LENARD C. BOWIE, DMA
ASSOCIATE PROFESSOR OF MUSIC, RETIRED
THE UNIVERSITY OF NORTH FLORIDA
JACKSONVILLE , FLORIDA
Dr. Lenard C. Bowie has developed an enviable reputation as a consummate musician. He is a classical trumpet
artist, accomplished band director, effective music administrator, skilled lecturer and publi shed author. As an
author, Bowie's expertise in several fields of endeavor has been documented through the following subjects, as
published in the professional music journals indicated: "Solving Problems of Young Trumpet Players, "
published in the Music Educators National Journal (December, J979) , a critical review of "Black University Marching Bands in the 80's." published by The Marching Band (January, 198 1), and the Proceedings of an Informal Research Conference whose mission was to document the extent to which African American music courses were offered in Florida's Public Schools was published by the Florida Music Educator (June, 2002).
As an undergraduate, Bowie was plagued bymany questions concerning the absence of formal instruction in the music of his people, especially when considering the fact that there were only two authentic types of American music -- that of the American Indians and that of African Americans, with African American Music being the most important of the two. Bowie's search for answers to his probing questions began
when he enrolled in Professor Willie Ruffs course in Black Music as a graduate student at Yale University in 1974. This course opened Bowie's eyes, ears and mind to many of his here-to-fore unanswered questions; including the extent to which African music traditions are practiced in African American Music today, and the impact that African American Music has made on the social, political, economic, and religious climates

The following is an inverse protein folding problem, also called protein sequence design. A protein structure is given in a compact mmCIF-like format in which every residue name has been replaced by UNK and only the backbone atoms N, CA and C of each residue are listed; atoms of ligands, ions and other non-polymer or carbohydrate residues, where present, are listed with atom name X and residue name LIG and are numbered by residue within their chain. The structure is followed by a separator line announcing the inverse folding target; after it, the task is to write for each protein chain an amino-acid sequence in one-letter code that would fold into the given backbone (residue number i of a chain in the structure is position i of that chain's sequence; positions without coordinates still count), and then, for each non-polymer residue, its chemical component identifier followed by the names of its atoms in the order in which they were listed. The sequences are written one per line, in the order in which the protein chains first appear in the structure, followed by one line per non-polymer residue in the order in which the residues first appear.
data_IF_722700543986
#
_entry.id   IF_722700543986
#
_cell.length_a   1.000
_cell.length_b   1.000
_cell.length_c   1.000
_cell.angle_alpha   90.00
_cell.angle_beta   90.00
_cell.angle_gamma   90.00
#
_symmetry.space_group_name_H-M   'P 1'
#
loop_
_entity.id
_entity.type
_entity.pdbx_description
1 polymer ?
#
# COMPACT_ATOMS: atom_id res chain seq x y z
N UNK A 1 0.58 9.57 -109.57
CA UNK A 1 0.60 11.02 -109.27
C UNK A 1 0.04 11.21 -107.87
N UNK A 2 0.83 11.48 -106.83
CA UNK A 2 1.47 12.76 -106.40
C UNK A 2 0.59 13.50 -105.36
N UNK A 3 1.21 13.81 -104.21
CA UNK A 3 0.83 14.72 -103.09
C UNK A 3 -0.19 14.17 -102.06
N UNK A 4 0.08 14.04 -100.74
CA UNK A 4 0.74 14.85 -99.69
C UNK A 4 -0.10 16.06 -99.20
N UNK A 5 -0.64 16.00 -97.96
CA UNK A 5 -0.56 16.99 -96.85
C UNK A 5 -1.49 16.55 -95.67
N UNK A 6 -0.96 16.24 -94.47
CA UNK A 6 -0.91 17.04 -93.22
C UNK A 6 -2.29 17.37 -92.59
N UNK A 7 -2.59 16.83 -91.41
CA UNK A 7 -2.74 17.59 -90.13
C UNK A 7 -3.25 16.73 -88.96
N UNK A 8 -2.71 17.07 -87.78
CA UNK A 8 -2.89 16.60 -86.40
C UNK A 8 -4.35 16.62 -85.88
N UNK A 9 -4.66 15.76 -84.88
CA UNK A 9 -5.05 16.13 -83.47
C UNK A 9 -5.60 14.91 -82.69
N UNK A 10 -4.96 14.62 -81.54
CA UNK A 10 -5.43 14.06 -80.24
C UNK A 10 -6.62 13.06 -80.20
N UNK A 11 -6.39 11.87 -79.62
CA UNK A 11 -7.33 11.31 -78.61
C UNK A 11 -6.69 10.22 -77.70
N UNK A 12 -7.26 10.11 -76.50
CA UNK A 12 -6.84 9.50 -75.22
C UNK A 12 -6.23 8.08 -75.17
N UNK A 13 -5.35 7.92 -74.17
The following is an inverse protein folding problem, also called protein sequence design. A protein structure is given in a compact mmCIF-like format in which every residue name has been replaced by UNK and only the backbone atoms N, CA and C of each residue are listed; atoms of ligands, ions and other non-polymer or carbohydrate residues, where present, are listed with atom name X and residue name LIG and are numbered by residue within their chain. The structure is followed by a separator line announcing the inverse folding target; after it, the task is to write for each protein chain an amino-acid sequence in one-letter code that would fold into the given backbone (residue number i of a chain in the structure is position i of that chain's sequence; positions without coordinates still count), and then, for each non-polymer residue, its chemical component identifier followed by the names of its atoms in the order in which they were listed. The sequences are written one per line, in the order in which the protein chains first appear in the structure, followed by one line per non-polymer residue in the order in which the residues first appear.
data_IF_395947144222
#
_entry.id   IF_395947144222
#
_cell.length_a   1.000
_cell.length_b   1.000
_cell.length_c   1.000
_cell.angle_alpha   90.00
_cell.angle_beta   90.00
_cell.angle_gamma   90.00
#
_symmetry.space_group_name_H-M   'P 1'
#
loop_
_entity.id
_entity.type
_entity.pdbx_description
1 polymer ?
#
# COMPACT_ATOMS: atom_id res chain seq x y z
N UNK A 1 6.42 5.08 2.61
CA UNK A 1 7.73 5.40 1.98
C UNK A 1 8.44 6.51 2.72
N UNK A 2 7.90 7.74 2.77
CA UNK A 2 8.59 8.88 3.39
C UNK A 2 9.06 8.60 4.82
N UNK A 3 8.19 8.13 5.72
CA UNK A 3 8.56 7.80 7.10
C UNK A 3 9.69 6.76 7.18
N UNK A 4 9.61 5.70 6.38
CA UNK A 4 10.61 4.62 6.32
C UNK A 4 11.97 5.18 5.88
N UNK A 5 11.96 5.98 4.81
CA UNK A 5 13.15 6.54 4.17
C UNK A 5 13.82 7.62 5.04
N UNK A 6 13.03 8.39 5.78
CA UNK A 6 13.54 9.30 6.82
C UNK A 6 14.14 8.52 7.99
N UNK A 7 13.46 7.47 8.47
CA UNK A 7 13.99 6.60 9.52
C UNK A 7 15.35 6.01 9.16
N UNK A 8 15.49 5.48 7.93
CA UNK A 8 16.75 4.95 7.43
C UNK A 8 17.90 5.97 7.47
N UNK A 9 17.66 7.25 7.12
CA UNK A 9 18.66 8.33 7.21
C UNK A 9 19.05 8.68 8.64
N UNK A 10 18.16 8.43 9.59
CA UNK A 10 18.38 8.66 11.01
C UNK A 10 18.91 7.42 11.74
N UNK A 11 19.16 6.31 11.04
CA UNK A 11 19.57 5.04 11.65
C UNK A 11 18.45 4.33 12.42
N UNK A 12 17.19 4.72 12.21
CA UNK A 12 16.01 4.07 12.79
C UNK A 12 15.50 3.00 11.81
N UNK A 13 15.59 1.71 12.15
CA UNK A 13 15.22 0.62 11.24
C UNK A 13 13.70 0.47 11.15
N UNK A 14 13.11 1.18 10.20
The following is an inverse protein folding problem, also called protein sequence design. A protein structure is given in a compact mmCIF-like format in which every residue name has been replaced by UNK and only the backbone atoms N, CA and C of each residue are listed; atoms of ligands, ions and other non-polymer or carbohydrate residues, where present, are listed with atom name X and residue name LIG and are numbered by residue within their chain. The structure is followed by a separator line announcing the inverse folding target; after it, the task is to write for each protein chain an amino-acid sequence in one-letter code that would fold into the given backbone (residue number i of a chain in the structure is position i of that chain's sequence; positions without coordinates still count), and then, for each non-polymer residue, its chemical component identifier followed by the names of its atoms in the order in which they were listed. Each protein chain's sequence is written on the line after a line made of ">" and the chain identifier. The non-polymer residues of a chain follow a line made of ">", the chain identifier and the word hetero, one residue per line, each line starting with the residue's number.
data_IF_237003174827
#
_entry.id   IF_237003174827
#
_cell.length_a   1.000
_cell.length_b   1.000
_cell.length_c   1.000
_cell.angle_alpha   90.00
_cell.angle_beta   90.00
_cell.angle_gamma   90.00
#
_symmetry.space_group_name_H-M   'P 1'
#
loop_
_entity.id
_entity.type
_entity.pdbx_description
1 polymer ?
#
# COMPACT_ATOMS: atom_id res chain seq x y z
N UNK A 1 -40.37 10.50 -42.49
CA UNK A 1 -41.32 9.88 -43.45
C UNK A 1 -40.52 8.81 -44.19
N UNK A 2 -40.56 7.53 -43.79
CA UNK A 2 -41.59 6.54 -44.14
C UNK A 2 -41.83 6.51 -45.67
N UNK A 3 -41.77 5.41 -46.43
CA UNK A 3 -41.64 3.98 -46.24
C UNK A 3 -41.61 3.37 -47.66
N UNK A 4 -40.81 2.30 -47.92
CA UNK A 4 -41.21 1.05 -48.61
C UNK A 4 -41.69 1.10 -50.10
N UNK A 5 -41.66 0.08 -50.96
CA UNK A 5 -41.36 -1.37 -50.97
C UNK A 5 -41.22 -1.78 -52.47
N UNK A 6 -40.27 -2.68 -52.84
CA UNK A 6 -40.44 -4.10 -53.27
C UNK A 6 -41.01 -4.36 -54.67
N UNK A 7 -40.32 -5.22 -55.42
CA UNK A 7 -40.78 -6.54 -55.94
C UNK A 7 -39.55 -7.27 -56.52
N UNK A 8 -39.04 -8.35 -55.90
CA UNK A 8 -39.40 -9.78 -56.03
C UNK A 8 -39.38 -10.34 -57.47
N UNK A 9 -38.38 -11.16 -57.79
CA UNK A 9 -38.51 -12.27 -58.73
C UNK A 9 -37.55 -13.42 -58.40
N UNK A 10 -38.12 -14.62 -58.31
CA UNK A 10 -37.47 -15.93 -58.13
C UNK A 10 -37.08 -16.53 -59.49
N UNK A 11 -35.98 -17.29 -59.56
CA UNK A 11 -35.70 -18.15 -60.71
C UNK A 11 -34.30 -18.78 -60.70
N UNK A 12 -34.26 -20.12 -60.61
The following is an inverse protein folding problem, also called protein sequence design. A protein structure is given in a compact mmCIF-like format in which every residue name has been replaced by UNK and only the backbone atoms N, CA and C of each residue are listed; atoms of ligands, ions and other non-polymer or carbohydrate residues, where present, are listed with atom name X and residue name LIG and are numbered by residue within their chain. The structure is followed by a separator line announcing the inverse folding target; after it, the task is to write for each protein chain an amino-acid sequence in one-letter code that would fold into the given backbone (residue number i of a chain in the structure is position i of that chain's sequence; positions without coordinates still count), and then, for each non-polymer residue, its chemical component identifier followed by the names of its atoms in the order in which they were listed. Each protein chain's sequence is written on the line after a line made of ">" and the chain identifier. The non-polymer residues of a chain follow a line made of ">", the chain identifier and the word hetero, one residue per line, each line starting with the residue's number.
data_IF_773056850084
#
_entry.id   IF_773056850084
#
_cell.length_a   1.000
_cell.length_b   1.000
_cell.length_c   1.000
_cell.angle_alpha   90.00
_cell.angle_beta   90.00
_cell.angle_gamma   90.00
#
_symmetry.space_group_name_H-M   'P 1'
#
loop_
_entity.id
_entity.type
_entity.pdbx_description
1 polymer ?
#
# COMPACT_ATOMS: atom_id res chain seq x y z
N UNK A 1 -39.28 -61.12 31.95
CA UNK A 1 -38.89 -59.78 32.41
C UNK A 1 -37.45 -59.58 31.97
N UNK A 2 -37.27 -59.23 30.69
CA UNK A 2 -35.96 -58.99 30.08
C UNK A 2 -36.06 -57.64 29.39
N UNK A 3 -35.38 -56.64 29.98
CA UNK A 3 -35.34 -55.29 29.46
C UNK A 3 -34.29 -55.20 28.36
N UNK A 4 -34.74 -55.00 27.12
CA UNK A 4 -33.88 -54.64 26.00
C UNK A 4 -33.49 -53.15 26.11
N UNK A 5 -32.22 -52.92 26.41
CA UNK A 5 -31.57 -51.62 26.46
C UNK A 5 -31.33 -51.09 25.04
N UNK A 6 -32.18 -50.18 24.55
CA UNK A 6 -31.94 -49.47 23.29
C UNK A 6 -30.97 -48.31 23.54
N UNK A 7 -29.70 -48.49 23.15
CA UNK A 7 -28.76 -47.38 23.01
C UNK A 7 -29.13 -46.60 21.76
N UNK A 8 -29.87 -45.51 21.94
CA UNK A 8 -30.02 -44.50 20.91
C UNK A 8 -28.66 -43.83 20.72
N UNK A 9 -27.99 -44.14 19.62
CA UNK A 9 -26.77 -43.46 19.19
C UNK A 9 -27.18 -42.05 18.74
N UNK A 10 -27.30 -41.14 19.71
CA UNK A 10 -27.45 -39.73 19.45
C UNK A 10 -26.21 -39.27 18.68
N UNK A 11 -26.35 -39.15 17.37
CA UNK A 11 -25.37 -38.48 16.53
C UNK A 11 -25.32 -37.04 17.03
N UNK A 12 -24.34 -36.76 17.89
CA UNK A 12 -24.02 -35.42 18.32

of modern American Society.
After graduating from Yale with a Master of Musical Arts Degree in 1976, Bowie struck out on a mission to enlarge on what he had learned about African American Music.This mission brought him in contact with a wealth of information through independent study of numerous publications and documentaries; lectures, festivals, concerts; and personal contacts with scholars who were, or have become, major players in the
research, dissemination, performance and composition of African American Music. Some of these scholars include former colleagues Dr.Oily W. Wilson, composer and Chair of Composition at UCLA , Berkeley, Samuel Floyd, Founder and Director of the Center for Black Music
Research, found at Fisk University, now housed at ColumbiaCollege,Chicago,Dr. AaronHorne,AfricanAmericanMusic Biographer and Dean of Fine Arts, Winston Salem Unive rsity, North Caro lina, Aramentha Adams - Hummings, Founder and Director ofthe Gateways Music Festival , initiated at the North Carolina School of the Arts, now housed at the East man School of Music in Rochester,New York, Operatic Tenor and Music
Educator, the late Dr. William A, Brown. Others include Dr. Portia Maultsby, Professor of Music at Indiana University, Dr. Dena Epstein, Retired Music Librarian, Archival Researcher and Author, Chicago, Dr. Rene Boyer-White, Professor of Music Education, College-Conservatory of Music, The University of Cincinnati, and Dr. John Smith, Dean of Fine Arts, The Univers ity of South Florida at Tampa. During the first of Dr. Bowie's two terms as Music Department Chair at The University of North Florida, he was afforded an opportunity to apply and distribute his long sought know ledge. The opportunity came in the form ofa Mill ion Dollar Endowment from the Koger
Company to develop programs of study in American Music. The response of the faculty to the endowmentwas to institute two programs: a Jazz Studies Program and a program in African American Music. The Jazz Studies Program has become nationally recognized for outstanding achievements in jazz theory, history and performance. The latter program , designed and developed by Bowie, was chall